Navigating the future

The third and final session, “Social Science and Policy,” moderated by UTokyo Professor Hideaki Shiroyama and Project Assistant Professor Arisa Ema, left the physical world of hardware and robots to explore the “softer” realms of ethics, economics, law and government regulations as they relate to AI and other digital technologies. The tone of this session was rather in contrast to the careful optimism of the previous two, which were dominated by leading figures from the hard sciences.

The first speaker, Professor Toni Erskine of the Australian National University, described the tricky and sometimes contradictory ethical problems that come up in relation to the already existing autonomous weapons systems. She warned that AI could erode humans’ sense of responsibility over the violence perpetrated by these systems. But she also described how a military officer had stopped a test run that was damaging an autonomous mine-sweeping robot because it was “inhumane.” While there is a risk that AI will take away our humanity, it appears humans are all too ready to confer humanity on machines.

Several speakers described the difficulty of crafting government regulations for the digital industry. Professor Taylor Reynolds, technology policy director of the MIT Internet Policy Research Institute in the U.S., discussed about the efforts being made in various countries at governmental and nongovernmental levels to formulate first principles for governing AI that can provide a basis for regulations. UTokyo Professor Shigeto Yonemura said that while many nations and organizations have adopted principles that are broadly similar, he also noted that the nuances of these statements differ to a significant degree.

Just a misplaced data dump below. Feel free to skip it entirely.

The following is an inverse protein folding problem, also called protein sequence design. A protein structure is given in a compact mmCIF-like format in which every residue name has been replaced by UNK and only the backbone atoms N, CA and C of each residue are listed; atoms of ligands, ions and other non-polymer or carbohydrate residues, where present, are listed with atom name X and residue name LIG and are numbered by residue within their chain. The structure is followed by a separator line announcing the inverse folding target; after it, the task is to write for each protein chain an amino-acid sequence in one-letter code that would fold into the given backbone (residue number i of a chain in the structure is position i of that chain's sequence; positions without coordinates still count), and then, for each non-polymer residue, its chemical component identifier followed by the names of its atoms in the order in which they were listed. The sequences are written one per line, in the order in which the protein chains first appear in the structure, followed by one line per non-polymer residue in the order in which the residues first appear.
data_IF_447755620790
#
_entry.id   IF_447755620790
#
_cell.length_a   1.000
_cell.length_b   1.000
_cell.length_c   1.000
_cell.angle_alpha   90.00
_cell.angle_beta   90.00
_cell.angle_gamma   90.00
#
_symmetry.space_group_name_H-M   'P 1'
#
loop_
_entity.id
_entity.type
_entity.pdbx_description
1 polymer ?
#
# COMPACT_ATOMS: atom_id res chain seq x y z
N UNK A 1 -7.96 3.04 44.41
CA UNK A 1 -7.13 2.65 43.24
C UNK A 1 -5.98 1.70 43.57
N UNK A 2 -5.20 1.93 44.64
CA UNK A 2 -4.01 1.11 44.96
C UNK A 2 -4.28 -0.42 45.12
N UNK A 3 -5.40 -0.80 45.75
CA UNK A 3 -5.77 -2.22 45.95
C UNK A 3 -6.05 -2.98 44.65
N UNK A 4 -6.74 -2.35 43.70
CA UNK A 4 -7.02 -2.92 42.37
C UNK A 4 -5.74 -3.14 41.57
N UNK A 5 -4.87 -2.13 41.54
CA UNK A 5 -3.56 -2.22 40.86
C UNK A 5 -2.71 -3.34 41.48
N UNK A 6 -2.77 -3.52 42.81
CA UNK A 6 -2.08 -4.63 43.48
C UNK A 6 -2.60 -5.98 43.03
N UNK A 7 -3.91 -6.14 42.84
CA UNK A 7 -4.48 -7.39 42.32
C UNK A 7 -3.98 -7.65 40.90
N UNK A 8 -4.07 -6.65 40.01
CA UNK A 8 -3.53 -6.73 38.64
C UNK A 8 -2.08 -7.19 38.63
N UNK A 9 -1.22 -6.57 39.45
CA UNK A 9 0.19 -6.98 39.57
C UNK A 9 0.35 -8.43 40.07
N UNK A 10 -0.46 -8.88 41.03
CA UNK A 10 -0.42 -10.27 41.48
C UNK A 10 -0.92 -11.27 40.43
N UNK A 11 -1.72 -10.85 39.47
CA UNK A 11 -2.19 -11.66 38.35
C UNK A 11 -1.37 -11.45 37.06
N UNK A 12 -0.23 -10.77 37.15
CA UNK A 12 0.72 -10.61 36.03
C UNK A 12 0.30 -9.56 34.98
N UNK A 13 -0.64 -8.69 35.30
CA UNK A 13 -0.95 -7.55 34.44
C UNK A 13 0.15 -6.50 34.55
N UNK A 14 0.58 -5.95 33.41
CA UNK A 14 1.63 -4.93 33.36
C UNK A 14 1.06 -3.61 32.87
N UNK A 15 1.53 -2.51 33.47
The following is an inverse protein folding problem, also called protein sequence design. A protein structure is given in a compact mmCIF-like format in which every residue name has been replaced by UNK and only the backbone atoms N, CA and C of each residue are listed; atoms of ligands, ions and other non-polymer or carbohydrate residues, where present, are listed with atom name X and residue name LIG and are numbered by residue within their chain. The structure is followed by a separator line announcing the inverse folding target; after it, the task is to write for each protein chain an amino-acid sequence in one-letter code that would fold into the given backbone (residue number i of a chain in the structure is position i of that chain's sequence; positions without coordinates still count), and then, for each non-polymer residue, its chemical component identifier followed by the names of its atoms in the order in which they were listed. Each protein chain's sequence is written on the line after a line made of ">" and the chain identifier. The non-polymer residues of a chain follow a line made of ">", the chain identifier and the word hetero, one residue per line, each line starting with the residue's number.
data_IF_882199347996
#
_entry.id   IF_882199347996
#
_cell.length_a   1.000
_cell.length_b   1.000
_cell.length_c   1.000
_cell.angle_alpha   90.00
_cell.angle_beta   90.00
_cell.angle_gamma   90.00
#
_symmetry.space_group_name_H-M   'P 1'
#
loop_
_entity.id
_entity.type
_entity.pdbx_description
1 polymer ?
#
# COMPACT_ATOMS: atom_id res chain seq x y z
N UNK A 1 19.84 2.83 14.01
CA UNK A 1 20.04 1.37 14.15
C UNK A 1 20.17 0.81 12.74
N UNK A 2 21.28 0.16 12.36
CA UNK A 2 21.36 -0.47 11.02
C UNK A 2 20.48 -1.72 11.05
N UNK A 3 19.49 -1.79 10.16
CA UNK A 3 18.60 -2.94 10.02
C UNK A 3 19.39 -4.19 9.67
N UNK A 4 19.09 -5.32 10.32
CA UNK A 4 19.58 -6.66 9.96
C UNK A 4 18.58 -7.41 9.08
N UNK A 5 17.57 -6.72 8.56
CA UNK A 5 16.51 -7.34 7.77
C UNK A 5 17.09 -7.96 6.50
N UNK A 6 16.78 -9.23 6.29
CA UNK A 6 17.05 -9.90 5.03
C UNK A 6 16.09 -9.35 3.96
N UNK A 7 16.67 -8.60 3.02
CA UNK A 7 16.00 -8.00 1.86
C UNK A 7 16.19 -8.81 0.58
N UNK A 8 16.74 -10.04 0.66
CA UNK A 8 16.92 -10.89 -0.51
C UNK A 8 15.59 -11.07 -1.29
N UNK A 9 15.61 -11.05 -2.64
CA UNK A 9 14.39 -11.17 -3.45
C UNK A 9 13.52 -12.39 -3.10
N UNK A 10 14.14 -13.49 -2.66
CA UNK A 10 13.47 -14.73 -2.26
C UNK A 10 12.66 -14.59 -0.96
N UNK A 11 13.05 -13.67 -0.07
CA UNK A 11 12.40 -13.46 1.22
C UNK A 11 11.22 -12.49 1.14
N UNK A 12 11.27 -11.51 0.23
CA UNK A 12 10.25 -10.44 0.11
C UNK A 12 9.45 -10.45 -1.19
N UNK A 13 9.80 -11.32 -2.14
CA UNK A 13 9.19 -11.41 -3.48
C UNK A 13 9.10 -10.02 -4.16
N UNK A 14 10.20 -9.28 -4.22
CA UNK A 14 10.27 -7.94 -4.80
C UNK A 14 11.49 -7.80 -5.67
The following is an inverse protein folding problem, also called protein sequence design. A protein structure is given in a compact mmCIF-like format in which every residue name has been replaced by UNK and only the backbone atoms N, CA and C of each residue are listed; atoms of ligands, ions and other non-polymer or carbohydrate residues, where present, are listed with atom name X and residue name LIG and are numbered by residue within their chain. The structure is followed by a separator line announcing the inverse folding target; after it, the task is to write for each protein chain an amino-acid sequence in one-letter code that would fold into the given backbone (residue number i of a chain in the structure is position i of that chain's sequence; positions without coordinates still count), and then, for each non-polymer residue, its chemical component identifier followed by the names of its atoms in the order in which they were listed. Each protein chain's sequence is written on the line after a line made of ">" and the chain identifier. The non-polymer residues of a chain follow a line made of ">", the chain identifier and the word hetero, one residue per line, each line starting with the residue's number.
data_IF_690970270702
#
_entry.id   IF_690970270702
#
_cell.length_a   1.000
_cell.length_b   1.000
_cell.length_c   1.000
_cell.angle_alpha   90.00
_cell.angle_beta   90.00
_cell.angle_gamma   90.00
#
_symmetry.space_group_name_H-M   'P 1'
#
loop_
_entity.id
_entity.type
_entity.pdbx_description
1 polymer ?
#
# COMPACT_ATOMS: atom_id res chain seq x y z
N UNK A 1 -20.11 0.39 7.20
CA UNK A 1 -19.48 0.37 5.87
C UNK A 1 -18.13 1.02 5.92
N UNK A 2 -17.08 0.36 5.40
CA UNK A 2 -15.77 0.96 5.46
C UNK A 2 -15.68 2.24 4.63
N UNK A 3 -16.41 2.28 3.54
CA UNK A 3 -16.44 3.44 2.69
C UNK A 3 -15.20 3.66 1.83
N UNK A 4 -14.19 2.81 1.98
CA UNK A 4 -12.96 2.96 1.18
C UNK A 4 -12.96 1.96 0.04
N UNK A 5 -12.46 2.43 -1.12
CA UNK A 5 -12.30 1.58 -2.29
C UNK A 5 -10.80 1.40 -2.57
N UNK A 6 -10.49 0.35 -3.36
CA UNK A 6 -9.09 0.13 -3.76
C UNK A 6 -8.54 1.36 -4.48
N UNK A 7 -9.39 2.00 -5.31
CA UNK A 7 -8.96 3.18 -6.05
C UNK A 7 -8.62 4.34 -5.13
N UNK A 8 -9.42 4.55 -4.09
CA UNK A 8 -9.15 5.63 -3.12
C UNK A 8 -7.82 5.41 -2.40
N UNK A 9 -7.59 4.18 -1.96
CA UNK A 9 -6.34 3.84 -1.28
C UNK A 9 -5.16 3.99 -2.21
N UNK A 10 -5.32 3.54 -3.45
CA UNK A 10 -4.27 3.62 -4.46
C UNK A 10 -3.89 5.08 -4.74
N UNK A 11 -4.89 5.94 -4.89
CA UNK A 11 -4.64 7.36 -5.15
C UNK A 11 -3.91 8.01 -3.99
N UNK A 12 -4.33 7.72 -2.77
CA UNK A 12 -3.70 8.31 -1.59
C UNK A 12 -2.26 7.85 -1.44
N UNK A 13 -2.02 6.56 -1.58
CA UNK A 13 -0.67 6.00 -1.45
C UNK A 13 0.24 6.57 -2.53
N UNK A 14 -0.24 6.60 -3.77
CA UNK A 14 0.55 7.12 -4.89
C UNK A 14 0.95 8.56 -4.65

Experts agree that, whatever it is, AI is here to stay and will only grow in importance and power. Credit: maxuser/Shutterstock.com

Professor Yi Zeng of the Chinese Academy of Sciences said that attempting to harness such rapidly changing technologies with “hard” regulations would be extremely difficult. He said a “soft” regulatory approach that includes dialogue between government and industry, as well as listening to public opinion, would be a better fit. As in the second session, the speakers noted that our desire to understand how AI works may not be realistic due to the vast disparities in capacities and speed between AI and humans. As Yi noted, regulatory demands for “transparency” in AI will be technically difficult in many cases.

In a sense, the order of the day’s sessions was analogous to the past, present and future of AI and digital technology. The first two celebrated past accomplishments in the field and the painstaking efforts that were made to achieve them. They also showed how the current areas of research and development present difficult and sometimes mysterious quandaries that will likely be solved by continued application of effort and ingenuity.

The third session, however, looked toward a future that will likely be drastically transformed by these technologies, in ways we can — and cannot — anticipate. How to prepare our legal, ethical and economic systems for this transformation appears to be a much more fraught and difficult question than merely figuring out the next steps in hardware and software development.

Videos of selected events are posted on the Tokyo Forum website.